Student debt, social media among the factors cited for the increase in depression among young adults.
Depression may be on the rise among younger millennials even as typical risk factors such as substance use and antisocial behavior fall, a new study in the International Journal of Epidemiology suggests.
Researchers looked at two groups of millennials in the United Kingdom, one born between 1991 and 1992 and a second born between 2000 and 2002.
The researchers said they found that overall symptoms of both depression and self-harm had increased by age 14 in the younger cohort compared to the older one.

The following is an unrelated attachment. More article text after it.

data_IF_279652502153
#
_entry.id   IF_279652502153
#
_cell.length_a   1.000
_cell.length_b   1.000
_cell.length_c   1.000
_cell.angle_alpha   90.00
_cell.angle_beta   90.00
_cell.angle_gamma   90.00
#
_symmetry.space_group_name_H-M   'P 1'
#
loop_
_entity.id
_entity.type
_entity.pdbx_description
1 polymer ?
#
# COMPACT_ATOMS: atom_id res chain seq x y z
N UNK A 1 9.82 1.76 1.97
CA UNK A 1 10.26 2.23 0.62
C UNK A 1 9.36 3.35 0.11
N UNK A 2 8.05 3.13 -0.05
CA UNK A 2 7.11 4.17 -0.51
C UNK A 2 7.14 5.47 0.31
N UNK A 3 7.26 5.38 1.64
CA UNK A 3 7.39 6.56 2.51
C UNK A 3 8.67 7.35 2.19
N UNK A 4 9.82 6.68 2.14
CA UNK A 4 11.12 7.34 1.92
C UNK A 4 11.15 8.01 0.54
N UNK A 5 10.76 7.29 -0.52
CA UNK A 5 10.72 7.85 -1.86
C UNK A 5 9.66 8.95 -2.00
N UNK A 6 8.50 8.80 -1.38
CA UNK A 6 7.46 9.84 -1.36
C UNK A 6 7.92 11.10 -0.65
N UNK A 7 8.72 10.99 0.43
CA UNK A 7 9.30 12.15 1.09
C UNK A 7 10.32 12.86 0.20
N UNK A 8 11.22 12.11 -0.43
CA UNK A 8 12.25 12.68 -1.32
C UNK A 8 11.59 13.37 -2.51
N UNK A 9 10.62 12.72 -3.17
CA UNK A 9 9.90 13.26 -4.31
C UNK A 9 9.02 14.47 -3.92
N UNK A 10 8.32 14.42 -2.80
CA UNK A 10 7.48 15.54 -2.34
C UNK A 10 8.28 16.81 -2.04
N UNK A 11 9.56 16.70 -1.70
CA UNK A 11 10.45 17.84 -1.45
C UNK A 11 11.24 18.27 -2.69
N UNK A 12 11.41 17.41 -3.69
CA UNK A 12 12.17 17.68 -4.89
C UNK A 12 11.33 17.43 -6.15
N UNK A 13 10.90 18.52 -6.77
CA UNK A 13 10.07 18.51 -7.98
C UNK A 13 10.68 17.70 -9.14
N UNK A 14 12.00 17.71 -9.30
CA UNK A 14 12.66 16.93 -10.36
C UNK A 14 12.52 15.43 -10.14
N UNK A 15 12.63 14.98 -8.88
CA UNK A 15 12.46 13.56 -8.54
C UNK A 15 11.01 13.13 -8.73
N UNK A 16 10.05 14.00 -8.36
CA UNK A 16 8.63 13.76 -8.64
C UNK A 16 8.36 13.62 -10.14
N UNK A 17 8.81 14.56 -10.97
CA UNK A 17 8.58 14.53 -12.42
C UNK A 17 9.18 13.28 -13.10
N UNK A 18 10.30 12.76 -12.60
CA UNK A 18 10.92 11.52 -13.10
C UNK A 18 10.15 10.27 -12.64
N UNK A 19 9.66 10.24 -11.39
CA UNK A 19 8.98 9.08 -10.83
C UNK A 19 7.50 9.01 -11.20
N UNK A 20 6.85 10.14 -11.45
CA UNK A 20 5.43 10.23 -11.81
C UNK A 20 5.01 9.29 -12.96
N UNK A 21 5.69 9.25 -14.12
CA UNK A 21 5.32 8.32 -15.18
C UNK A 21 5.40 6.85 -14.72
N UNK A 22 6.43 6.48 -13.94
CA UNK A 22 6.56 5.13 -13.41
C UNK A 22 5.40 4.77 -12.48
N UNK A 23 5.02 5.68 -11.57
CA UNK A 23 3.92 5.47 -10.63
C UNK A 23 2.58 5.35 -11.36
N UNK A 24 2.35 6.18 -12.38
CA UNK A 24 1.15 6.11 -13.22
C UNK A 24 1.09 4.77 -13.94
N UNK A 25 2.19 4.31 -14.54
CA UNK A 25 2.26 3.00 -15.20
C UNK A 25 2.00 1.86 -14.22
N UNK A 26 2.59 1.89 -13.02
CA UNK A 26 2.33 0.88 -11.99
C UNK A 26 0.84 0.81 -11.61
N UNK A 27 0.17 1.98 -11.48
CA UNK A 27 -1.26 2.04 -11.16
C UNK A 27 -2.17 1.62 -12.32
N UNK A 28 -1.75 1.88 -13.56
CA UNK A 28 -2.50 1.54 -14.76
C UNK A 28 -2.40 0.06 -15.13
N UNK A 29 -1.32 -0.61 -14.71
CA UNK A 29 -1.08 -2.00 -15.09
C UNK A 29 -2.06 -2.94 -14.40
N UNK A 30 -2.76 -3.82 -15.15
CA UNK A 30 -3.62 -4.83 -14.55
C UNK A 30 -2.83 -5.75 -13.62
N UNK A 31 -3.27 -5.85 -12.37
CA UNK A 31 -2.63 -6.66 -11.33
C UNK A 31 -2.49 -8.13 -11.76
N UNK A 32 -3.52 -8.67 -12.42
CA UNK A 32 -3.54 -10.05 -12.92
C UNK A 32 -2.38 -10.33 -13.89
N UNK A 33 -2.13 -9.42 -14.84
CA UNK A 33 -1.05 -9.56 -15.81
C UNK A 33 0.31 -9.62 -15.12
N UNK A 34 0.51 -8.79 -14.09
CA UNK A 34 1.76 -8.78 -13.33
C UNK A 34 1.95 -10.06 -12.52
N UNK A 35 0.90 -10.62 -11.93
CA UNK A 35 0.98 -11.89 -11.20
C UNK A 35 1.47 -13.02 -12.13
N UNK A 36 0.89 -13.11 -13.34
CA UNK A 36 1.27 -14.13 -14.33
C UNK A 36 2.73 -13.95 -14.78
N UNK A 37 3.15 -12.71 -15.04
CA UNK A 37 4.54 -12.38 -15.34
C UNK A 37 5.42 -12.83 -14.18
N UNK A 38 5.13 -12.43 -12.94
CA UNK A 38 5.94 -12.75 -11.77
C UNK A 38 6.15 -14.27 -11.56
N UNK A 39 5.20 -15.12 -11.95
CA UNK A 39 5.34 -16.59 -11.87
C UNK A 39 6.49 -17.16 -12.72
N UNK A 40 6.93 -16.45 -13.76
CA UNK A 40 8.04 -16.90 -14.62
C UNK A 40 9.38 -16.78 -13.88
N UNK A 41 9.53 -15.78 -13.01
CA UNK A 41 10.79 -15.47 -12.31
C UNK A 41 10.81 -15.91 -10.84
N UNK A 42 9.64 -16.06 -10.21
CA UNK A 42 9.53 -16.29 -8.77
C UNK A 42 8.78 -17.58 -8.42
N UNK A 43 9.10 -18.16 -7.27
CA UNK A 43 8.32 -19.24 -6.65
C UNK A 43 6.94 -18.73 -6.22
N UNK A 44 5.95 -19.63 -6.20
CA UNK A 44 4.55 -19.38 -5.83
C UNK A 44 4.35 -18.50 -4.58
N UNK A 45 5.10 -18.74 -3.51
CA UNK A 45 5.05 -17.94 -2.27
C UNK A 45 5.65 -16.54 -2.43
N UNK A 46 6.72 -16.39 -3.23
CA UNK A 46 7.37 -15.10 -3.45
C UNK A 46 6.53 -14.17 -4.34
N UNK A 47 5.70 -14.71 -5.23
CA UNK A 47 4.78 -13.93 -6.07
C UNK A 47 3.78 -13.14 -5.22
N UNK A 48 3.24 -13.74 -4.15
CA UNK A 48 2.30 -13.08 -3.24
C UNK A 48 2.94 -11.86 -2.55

Symptoms of depression increased from 9 percent to almost 15 percent between 2005 and 2015 — the years of each group’s respective check-in — while reported self-harm increased from almost 12 percent to more than 14 percent.
What’s more, the younger millennials reported lower overall risk factors such as smoking (3 percent compared to 9 percent) and drinking alcohol (43 percent versus 52 percent), as well as fewer anti-social behaviors (28 percent versus 40percent).
While this newest research came from the United Kingdom, similar findings have been made in the United States.
For instance, a 2018 report from Blue Cross Blue Shield found that diagnoses of major depression had risen 47 percent for millennials in 2013. Read